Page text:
Canada's 'Buttergate' prompts dairy group to ask farmers to stop using palm oil in cow feed

Haven Orecchio-Egresitz
·2 min read
cow in grass, black and white cow
A cow in a field. Photo by Soeren Stache/picture alliance via Getty Images
  • A Canadian dairy group has asked farmers to stop using palm oil supplements in cow feed.

  • The request came after consumers noticed their butter has recently become harder.

  • Palm oil, which is used to increase milk fat, can change the consistency of butter.

  • Visit Insider's homepage for more stories.

Dairy Farmers of Canada, a milk product lobbying group, has asked farmers to consider alternatives to palm oil supplements after home bakers started expressing concerns that their butter was hard.

There is no research proving why Canadian butter has gotten harder, but some dairy consumers are pointing to the increased use of palm oil in cow feed as the culprit.

This form of supplement is used to produce more milk fat from cows and can change the texture of butter.

Dairy Farmers of Canada formed a group of experts to look into "buttergate."

"Academics from different relevant areas along with sector experts will come together shortly to begin the work. DFC will also seek the views of consumers as part of this exercise," the group said in a statement. "Pending completion of this work, DFC is asking dairy farmers to consider alternatives to palm supplements."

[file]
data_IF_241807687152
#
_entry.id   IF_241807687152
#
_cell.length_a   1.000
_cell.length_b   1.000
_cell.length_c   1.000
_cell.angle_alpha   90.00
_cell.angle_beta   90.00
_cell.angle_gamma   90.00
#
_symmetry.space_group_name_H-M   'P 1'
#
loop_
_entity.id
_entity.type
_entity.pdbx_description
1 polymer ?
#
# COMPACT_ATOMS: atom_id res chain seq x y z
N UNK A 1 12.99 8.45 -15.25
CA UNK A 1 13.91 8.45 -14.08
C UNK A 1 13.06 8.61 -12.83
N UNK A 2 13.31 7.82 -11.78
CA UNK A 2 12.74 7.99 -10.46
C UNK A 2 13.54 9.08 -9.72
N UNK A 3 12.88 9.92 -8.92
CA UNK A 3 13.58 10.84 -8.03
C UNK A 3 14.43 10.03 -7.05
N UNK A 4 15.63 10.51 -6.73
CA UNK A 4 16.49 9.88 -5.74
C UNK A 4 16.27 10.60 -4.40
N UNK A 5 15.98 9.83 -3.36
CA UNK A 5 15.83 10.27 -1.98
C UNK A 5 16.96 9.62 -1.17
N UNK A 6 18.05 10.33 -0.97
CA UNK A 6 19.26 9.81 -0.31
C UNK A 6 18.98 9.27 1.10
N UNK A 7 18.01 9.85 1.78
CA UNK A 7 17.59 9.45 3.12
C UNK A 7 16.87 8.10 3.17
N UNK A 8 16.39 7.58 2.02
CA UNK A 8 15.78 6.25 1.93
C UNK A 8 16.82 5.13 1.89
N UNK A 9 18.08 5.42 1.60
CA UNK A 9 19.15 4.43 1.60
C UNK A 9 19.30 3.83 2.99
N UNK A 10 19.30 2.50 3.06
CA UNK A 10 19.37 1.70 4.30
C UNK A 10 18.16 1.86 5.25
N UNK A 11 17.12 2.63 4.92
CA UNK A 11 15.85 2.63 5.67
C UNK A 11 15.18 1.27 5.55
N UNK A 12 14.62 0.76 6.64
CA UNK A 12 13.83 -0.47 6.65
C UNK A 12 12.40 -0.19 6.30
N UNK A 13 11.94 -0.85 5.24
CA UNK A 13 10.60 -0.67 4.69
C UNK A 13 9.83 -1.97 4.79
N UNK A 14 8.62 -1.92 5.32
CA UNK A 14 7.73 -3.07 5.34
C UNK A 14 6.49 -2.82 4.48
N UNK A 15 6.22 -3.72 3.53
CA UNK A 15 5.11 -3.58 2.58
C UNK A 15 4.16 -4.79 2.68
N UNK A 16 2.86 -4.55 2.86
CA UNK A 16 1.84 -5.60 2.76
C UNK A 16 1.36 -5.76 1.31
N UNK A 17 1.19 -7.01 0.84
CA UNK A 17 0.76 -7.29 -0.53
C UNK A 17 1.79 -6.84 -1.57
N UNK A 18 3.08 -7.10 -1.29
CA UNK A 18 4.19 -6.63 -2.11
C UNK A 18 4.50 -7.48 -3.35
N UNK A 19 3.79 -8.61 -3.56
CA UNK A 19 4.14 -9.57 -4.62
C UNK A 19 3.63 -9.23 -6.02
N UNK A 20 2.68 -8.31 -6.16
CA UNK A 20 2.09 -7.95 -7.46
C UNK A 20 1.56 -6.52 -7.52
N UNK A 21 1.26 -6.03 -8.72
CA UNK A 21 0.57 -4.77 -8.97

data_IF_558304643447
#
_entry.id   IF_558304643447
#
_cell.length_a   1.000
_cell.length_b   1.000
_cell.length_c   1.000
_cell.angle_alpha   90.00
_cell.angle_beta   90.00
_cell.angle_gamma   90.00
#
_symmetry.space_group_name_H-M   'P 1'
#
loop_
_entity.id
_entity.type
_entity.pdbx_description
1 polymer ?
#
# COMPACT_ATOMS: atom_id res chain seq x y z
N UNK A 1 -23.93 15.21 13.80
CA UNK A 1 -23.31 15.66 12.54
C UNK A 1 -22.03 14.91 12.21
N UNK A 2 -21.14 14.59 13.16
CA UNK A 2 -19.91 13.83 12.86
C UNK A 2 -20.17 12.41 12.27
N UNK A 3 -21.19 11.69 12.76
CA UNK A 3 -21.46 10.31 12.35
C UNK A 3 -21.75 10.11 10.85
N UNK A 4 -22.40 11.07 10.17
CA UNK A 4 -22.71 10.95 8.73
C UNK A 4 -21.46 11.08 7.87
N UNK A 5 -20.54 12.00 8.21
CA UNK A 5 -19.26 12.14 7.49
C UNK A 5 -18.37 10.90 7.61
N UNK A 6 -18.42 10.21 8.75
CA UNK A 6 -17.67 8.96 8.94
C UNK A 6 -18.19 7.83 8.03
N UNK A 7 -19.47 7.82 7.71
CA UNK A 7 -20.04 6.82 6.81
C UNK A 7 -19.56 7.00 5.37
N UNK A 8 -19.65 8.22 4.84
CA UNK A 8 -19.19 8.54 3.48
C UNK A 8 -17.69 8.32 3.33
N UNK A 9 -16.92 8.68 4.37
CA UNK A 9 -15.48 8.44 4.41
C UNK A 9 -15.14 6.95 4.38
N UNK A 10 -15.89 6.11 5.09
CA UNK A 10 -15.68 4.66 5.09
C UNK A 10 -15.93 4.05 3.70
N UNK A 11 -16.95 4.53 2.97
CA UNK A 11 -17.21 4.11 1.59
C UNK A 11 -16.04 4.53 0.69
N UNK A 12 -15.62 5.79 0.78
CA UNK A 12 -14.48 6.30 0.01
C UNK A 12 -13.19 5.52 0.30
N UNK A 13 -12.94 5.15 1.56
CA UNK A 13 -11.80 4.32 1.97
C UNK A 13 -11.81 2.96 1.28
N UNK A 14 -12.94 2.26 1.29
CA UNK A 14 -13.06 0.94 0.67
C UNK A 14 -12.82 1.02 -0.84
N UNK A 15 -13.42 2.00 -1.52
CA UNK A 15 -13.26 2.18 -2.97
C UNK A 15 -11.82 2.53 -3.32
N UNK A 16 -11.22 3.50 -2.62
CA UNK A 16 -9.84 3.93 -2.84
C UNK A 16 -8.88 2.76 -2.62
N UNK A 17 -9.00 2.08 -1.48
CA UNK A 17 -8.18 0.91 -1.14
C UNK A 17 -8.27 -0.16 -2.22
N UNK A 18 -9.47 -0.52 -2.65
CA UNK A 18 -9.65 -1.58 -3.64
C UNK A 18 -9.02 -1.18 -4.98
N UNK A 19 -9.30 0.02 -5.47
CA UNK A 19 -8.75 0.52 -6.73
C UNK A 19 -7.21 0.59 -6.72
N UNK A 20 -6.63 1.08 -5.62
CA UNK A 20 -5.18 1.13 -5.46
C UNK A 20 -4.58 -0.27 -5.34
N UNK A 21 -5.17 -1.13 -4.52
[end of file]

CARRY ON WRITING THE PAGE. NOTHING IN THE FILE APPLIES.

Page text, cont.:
The outrage came to light after Julie Van Rosendaal, a Canadian cookbook author, wrote a column in the Globe and Mail last week that an increased use of palm fats in cows' diets could be what is changing the consistency in the spread.

Including palm oil in cow feed is not new, but hundreds of farmers around Canada have recently stepped up their use of the supplements since this summer to meet an increased demand by home bakers spending more time in the kitchen, The BBC previously reported.

The use of palm oil is legal, but controversial because of a known link between the consumption of saturated fats and heart disease. Its production can also be damaging to the environment.

"Notwithstanding this announcement, we stress that all milk produced in Canada is as safe as always to consume and is subject to Canada's robust health and safety standards," Dairy Farmers of Canada said in a statement. "We also note that all animal feeds used on dairy farms are approved by the Canadian Food Inspection Agency and are safe for animals."

Read the original article on Insider